by Anita Helle, Interim WIC Director
As my term as Interim WIC Director comes to a close, I have been thinking about the meanings of resilience for WIC and the teaching of writing.
Resilience, and the reconceptualization of resilience, has been at the center of scholarly discussion as world-changing events call us to re-examine our commitments and to reflect on how to become more active, thoughtful, and resilient practitioners.
Resilience; fr Latin, resilience, “to rebound, recoil” and re-salire, “to jump, to leap.” Syn: Refers to “elasticity” of persons or substances from 1824.Oxford English Dictionary
Resilience should not be glamourized where historical burdens of injustice have been too long endured.
But one gathering of scholars in a recent special issue of the cross-disciplinary journal Pedagogy 19:2 (2019), has advanced an idea of “rhetorical resilience” based on hope—and change. Building on the re-conceptualization of resilience by Elizabeth Flynn et al (2012), rhetorical resilience refers to a “dynamic creativity, reshaping possibilities, opportunities, meanings, and subjects” through acts of writing. Flynn argues that when we help students advance their capabilities as writers in the disciplines, we are calling them to resilience rooted in “agency and relationality,” driven by “empathy and empowerment” as future worlds are re-imagined. I can think of no more powerful motive for renewing the commitment to WIC teaching and learning in uncertain times. Here is a link to the special issue of Pedagogy for your summer reading.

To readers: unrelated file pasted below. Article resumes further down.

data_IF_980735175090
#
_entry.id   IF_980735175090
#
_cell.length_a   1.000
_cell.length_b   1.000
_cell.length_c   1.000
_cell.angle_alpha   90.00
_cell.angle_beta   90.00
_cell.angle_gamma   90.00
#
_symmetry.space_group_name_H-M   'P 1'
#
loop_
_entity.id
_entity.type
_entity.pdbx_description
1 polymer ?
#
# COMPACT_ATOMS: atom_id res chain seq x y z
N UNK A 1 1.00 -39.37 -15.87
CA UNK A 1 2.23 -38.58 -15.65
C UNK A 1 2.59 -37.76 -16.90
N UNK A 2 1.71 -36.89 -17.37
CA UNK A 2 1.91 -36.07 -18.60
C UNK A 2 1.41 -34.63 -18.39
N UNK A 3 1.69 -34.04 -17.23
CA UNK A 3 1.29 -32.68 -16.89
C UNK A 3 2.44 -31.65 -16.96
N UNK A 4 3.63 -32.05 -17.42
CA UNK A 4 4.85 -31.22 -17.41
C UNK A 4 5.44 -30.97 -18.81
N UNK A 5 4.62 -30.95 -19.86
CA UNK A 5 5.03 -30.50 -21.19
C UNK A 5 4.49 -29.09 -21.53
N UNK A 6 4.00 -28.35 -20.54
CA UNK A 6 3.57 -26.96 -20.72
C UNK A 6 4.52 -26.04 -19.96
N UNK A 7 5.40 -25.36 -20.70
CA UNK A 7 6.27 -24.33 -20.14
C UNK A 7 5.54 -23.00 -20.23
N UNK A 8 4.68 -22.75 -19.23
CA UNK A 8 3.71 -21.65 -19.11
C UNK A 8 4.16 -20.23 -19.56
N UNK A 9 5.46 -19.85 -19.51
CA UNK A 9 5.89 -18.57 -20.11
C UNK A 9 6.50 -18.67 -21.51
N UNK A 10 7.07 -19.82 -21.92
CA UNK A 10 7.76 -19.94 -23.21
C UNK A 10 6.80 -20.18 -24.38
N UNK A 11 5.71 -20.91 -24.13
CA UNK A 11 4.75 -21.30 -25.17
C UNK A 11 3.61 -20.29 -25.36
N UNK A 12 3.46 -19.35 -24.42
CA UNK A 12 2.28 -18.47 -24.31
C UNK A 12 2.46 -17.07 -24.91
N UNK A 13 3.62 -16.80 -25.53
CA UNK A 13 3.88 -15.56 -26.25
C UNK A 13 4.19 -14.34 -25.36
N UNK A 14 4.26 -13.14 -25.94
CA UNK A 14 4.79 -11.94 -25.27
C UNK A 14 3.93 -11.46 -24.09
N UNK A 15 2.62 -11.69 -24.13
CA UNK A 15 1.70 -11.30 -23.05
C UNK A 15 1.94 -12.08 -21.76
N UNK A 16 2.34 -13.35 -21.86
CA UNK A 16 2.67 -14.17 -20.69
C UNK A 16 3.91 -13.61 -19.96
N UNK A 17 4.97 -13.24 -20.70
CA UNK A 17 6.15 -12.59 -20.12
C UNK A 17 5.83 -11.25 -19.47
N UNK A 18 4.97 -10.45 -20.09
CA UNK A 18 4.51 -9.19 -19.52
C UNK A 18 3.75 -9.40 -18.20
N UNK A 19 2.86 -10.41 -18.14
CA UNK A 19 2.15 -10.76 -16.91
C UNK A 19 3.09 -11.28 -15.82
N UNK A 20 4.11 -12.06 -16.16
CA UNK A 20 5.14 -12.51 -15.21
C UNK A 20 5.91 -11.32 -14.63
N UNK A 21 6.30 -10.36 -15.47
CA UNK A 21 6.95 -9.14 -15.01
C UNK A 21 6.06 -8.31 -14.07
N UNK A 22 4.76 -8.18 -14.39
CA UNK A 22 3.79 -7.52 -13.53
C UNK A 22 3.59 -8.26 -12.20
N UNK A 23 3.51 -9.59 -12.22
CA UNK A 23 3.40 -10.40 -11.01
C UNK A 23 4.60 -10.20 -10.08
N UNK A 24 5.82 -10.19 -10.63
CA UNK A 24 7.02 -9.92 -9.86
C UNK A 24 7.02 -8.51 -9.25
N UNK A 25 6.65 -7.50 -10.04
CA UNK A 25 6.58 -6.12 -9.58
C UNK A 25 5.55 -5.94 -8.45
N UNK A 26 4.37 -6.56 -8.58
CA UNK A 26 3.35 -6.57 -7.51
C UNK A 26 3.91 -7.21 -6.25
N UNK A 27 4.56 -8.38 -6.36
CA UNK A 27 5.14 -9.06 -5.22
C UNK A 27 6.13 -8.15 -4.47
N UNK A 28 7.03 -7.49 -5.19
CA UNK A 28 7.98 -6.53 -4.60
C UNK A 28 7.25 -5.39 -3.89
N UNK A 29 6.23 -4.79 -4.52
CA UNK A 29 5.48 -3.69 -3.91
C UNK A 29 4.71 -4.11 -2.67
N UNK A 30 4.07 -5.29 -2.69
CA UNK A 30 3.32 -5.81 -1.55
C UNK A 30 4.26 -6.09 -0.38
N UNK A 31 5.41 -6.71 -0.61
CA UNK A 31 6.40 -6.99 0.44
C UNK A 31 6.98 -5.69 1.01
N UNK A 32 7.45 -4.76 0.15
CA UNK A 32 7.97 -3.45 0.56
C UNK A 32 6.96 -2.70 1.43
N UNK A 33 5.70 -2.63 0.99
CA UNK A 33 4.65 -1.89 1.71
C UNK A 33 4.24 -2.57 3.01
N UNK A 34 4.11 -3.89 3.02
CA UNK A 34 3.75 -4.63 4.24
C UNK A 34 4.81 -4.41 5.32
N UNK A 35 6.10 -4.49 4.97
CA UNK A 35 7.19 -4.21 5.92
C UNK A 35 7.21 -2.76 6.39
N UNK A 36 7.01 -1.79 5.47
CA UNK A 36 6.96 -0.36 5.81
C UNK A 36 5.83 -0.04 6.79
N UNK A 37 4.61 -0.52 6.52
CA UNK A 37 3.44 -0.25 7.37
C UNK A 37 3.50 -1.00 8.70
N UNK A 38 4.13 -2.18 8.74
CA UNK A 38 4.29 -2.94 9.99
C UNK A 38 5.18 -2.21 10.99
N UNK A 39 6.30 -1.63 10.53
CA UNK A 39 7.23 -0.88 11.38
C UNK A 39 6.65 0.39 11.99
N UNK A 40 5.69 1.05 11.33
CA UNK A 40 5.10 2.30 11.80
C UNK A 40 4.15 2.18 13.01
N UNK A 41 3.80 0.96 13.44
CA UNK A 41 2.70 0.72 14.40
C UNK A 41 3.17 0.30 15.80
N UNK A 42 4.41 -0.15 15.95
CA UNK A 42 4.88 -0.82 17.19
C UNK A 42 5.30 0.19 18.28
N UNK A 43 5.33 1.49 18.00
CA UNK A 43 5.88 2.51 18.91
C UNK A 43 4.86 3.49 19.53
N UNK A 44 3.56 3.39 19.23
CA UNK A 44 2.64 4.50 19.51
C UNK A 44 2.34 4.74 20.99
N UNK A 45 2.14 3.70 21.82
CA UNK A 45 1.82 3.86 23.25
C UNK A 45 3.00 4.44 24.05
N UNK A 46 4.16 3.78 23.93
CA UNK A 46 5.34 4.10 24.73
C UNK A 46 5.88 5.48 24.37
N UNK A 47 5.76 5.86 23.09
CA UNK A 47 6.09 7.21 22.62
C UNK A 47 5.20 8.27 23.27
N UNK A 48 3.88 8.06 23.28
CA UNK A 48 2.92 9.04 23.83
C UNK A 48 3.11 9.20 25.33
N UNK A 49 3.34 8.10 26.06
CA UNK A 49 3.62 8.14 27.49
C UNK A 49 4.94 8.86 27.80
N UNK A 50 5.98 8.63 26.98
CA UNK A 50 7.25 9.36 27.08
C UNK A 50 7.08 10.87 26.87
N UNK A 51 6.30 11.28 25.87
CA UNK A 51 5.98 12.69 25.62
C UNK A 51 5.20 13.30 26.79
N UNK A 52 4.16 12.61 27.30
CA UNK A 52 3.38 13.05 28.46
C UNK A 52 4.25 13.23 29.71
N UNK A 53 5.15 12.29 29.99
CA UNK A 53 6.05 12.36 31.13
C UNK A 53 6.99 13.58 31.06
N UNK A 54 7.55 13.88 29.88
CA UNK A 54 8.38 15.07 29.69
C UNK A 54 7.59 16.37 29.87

The values that underpin WIC have proved institutionally resilient during this transitional year:
- Spring term alone, 112 WIC courses were taught online, 77 of which migrated from hybrid or lecture formats to accommodate COVID remote teaching.
- Over 20 WIC Bacc Core course changes and new courses were reviewed and approved winter and spring terms.
- 25 Culture of Writing Awards were given across the university at the end of AY 2019-20.
- 3 WIC Spring Term Lunches were conducted by Zoom, with presentations and participation from faculty across six colleges at OSU Corvallis and OSU Cascades.
Highlights of this issue of Teaching with Writing include an interview with incoming WIC Director Dr. Sarah Perrault, a reflection on our final lunch session for the year on WIC and Multimodality, and a call for nominations for the Fall 2020 WIC Faculty Seminar.
Sincere thanks to faculty, to Alix Gitelman, members of the WIC team (Caryn Stoess, Marisa Yerace, Matt Fuller, and Alex Werndli), and the WIC Advisory Board for the many pleasures of working alongside you this year.
–Anita Helle, Interim WIC Director